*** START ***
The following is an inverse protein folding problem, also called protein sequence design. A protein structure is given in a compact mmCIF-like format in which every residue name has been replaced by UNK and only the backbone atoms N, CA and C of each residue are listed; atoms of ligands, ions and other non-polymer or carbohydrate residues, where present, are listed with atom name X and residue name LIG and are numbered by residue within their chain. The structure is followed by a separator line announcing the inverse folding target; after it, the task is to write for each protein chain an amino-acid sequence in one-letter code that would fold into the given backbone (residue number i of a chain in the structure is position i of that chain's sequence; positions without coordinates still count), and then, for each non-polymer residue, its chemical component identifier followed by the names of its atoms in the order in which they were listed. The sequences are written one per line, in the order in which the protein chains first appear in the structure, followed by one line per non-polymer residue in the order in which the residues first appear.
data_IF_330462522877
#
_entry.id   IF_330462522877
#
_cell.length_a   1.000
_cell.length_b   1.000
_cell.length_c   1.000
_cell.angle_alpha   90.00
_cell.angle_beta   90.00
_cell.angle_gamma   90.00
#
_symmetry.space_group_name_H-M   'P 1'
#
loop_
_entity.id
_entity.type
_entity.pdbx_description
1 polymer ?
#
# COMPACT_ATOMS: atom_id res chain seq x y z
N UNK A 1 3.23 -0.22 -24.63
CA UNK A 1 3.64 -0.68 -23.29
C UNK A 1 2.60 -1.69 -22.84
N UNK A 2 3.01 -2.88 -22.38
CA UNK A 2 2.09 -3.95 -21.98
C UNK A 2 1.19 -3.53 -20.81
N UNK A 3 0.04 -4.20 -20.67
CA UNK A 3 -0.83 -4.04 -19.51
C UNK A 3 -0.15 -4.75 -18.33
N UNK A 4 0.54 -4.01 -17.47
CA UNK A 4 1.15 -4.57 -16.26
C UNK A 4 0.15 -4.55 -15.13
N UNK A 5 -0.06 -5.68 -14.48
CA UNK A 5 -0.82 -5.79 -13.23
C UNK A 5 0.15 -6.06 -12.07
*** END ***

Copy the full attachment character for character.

The following is an inverse protein folding problem, also called protein sequence design. A protein structure is given in a compact mmCIF-like format in which every residue name has been replaced by UNK and only the backbone atoms N, CA and C of each residue are listed; atoms of ligands, ions and other non-polymer or carbohydrate residues, where present, are listed with atom name X and residue name LIG and are numbered by residue within their chain. The structure is followed by a separator line announcing the inverse folding target; after it, the task is to write for each protein chain an amino-acid sequence in one-letter code that would fold into the given backbone (residue number i of a chain in the structure is position i of that chain's sequence; positions without coordinates still count), and then, for each non-polymer residue, its chemical component identifier followed by the names of its atoms in the order in which they were listed. The sequences are written one per line, in the order in which the protein chains first appear in the structure, followed by one line per non-polymer residue in the order in which the residues first appear.
data_IF_330462522877
#
_entry.id   IF_330462522877
#
_cell.length_a   1.000
_cell.length_b   1.000
_cell.length_c   1.000
_cell.angle_alpha   90.00
_cell.angle_beta   90.00
_cell.angle_gamma   90.00
#
_symmetry.space_group_name_H-M   'P 1'
#
loop_
_entity.id
_entity.type
_entity.pdbx_description
1 polymer ?
#
# COMPACT_ATOMS: atom_id res chain seq x y z
N UNK A 1 3.23 -0.22 -24.63
CA UNK A 1 3.64 -0.68 -23.29
C UNK A 1 2.60 -1.69 -22.84
N UNK A 2 3.01 -2.88 -22.38
CA UNK A 2 2.09 -3.95 -21.98
C UNK A 2 1.19 -3.53 -20.81
N UNK A 3 0.04 -4.20 -20.67
CA UNK A 3 -0.83 -4.04 -19.51
C UNK A 3 -0.15 -4.75 -18.33
N UNK A 4 0.54 -4.01 -17.47
CA UNK A 4 1.15 -4.57 -16.26
C UNK A 4 0.15 -4.55 -15.13
N UNK A 5 -0.06 -5.68 -14.48
CA UNK A 5 -0.82 -5.79 -13.23
C UNK A 5 0.15 -6.06 -12.07